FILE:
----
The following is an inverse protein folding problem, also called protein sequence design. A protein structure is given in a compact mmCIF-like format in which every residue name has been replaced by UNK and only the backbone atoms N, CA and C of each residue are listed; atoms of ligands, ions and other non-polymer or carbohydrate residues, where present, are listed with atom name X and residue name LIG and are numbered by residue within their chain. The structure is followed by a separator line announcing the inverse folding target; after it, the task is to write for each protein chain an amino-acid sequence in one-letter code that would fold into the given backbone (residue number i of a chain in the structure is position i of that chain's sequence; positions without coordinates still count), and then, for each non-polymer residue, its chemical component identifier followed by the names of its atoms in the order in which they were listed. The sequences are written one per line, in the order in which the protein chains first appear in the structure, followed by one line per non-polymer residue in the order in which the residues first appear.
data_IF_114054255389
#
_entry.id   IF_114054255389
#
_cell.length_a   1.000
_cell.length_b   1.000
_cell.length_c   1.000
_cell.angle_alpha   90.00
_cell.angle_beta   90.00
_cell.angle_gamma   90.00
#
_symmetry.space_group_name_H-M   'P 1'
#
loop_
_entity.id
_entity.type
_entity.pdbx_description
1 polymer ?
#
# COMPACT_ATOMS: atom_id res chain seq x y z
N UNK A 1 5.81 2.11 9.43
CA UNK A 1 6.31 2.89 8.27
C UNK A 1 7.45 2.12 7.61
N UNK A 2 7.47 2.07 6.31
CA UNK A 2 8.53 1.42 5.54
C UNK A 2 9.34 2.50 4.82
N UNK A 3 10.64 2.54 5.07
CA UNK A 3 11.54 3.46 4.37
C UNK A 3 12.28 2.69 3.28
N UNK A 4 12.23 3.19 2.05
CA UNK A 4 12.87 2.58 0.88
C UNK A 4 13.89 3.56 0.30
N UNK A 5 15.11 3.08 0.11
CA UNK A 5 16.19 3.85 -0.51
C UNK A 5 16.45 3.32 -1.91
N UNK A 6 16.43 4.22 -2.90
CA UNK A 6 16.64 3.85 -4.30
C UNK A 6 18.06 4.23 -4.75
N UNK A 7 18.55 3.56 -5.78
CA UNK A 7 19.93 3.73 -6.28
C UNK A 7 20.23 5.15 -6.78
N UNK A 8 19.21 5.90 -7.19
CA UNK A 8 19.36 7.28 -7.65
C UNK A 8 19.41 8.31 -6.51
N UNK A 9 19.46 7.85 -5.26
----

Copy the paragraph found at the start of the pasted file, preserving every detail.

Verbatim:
The following is an inverse protein folding problem, also called protein sequence design. A protein structure is given in a compact mmCIF-like format in which every residue name has been replaced by UNK and only the backbone atoms N, CA and C of each residue are listed; atoms of ligands, ions and other non-polymer or carbohydrate residues, where present, are listed with atom name X and residue name LIG and are numbered by residue within their chain. The structure is followed by a separator line announcing the inverse folding target; after it, the task is to write for each protein chain an amino-acid sequence in one-letter code that would fold into the given backbone (residue number i of a chain in the structure is position i of that chain's sequence; positions without coordinates still count), and then, for each non-polymer residue, its chemical component identifier followed by the names of its atoms in the order in which they were listed. The sequences are written one per line, in the order in which the protein chains first appear in the structure, followed by one line per non-polymer residue in the order in which the residues first appear.